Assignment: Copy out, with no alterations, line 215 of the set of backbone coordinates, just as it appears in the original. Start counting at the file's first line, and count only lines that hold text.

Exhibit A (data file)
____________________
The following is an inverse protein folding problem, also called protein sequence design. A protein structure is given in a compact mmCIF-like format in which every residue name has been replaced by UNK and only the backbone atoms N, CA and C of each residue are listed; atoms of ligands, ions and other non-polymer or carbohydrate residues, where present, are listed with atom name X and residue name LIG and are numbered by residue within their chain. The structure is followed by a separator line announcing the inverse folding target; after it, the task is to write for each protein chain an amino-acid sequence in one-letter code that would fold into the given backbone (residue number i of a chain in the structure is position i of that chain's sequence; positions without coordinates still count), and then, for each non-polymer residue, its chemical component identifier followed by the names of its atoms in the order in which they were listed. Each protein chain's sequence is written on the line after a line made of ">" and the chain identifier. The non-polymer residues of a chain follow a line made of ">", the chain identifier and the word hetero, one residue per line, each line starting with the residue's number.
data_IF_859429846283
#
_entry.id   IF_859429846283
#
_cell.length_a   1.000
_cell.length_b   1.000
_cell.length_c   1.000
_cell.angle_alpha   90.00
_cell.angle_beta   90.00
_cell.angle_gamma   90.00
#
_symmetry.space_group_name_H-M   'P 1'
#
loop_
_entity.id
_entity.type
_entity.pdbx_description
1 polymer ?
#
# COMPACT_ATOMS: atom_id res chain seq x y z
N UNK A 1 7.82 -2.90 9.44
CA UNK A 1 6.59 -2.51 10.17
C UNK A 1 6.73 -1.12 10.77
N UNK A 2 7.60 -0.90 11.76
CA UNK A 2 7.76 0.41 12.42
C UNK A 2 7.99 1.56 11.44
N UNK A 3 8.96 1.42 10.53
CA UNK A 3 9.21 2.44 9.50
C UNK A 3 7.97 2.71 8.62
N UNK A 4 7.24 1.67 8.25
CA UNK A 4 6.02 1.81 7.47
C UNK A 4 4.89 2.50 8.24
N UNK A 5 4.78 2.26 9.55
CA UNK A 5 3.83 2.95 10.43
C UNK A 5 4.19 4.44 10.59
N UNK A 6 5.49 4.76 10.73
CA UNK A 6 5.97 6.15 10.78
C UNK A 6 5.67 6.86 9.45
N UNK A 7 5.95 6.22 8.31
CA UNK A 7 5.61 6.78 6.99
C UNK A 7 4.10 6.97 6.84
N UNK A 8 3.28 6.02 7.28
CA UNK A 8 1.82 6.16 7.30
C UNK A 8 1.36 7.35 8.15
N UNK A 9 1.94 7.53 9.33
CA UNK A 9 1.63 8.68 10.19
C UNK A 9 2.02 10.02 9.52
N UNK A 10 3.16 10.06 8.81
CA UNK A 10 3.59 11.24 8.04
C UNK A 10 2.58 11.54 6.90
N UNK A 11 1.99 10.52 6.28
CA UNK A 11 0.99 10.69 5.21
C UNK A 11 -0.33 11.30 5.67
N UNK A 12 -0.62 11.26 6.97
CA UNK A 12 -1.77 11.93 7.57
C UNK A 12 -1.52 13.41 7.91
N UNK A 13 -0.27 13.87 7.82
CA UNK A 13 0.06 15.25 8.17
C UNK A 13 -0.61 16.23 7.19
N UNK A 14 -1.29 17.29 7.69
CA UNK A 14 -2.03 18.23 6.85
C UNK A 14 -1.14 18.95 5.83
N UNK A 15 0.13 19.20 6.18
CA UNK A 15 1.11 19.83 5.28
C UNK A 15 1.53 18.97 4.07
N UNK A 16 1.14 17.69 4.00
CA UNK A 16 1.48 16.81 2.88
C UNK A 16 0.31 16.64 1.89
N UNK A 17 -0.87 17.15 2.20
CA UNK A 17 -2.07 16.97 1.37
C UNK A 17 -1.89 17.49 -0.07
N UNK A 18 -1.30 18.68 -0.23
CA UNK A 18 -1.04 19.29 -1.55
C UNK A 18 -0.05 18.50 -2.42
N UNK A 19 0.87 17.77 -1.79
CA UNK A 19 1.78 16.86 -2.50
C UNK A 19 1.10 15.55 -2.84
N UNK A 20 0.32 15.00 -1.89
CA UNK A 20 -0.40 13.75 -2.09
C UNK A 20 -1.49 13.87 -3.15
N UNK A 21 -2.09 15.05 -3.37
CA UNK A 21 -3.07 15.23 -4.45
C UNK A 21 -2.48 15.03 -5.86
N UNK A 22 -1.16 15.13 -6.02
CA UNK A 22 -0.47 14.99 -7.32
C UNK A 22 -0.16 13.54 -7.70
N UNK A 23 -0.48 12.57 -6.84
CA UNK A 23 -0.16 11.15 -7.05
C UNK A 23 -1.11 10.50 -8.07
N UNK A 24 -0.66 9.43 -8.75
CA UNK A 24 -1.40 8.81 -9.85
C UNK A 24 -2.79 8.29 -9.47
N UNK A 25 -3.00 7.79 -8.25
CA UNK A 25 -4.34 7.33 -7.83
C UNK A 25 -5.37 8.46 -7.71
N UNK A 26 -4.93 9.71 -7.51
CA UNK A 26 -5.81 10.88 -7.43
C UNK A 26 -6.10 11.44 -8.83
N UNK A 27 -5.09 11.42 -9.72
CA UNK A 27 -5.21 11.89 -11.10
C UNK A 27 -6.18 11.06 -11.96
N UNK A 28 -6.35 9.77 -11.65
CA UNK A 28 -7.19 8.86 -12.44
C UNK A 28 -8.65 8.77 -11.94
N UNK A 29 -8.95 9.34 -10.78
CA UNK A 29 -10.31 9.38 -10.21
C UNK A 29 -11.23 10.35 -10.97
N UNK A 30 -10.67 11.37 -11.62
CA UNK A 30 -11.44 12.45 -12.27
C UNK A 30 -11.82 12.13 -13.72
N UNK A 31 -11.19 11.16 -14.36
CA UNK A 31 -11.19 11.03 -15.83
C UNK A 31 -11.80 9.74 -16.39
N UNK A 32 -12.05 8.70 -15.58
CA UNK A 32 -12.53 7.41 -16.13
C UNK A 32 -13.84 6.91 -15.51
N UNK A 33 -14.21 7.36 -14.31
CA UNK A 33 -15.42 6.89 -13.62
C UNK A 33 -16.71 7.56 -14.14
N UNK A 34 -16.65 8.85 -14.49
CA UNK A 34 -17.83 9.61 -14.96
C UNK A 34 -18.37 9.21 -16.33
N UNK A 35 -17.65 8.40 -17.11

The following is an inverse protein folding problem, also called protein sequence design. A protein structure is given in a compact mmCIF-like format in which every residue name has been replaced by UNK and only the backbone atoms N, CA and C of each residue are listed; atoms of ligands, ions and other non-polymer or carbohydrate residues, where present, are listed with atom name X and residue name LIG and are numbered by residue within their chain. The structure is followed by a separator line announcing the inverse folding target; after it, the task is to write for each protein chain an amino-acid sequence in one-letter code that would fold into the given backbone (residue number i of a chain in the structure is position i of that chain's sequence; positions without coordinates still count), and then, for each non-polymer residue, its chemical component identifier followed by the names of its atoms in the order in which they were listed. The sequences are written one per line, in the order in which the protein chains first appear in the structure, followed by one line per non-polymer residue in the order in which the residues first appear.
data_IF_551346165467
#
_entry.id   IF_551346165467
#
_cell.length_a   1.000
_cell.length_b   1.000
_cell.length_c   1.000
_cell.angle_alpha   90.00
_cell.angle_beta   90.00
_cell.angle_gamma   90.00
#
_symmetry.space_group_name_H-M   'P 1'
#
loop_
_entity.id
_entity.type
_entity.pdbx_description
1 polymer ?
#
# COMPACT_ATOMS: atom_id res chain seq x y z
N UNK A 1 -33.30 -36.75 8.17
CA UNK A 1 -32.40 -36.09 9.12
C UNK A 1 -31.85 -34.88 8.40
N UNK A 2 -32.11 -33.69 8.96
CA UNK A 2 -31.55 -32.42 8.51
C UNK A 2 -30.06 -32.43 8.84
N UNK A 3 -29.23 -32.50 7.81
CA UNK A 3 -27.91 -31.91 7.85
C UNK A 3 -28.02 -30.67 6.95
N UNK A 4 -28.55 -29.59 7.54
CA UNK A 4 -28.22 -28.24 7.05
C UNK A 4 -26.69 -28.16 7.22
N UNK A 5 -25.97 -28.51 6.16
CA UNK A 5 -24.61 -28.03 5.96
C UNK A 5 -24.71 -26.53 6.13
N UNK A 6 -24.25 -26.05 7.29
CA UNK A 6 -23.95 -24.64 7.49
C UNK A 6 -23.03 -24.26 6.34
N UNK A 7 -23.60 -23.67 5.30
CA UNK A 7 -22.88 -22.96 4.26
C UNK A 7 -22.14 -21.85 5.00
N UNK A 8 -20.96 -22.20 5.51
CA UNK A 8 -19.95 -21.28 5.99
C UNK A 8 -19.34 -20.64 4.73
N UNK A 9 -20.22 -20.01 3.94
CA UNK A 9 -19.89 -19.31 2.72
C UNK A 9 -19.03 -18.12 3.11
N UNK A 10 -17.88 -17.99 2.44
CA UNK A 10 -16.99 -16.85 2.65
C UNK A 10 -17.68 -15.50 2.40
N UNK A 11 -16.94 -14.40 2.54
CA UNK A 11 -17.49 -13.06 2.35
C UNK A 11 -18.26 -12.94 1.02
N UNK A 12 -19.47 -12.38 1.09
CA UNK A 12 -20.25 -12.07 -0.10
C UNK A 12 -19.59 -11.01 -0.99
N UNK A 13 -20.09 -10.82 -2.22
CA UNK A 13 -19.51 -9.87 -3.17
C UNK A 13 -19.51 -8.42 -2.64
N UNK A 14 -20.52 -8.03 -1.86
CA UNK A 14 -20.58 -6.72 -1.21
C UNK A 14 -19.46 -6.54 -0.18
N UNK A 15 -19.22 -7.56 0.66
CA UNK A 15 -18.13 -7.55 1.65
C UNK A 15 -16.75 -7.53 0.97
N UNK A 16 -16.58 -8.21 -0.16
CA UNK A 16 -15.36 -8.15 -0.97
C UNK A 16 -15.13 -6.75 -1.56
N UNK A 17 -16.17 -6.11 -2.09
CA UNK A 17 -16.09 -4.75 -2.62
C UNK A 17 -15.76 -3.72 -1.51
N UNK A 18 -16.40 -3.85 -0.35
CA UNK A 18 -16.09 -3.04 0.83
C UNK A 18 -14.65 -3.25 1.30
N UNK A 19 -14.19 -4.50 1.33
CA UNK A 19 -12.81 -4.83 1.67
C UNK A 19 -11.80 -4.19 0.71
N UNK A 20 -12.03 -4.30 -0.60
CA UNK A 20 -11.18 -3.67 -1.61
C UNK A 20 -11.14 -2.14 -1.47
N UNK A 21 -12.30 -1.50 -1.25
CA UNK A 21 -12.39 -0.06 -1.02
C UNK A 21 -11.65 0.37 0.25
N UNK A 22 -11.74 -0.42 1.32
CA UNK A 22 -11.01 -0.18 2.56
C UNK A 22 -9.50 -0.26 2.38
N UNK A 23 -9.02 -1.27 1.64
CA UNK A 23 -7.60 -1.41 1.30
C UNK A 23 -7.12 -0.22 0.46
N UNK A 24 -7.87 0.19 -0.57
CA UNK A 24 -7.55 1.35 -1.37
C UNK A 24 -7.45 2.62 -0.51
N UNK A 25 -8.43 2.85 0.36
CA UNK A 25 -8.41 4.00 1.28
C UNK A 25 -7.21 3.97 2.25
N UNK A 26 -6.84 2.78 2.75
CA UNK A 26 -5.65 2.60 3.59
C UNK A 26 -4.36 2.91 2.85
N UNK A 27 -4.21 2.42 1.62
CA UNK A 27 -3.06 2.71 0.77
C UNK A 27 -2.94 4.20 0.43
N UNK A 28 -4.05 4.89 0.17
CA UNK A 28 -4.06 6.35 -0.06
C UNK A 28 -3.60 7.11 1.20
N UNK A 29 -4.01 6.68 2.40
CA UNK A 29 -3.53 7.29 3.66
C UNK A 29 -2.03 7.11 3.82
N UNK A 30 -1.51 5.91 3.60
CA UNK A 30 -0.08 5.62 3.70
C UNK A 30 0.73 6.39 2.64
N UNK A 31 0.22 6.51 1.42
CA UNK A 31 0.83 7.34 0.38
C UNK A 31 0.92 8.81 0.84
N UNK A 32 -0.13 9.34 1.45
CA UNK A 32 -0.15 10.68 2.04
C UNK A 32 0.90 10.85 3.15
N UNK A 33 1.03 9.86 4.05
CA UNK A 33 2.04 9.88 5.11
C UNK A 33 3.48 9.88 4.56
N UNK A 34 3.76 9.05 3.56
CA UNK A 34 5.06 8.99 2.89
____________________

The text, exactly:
N UNK A 24 -7.87 0.19 -0.57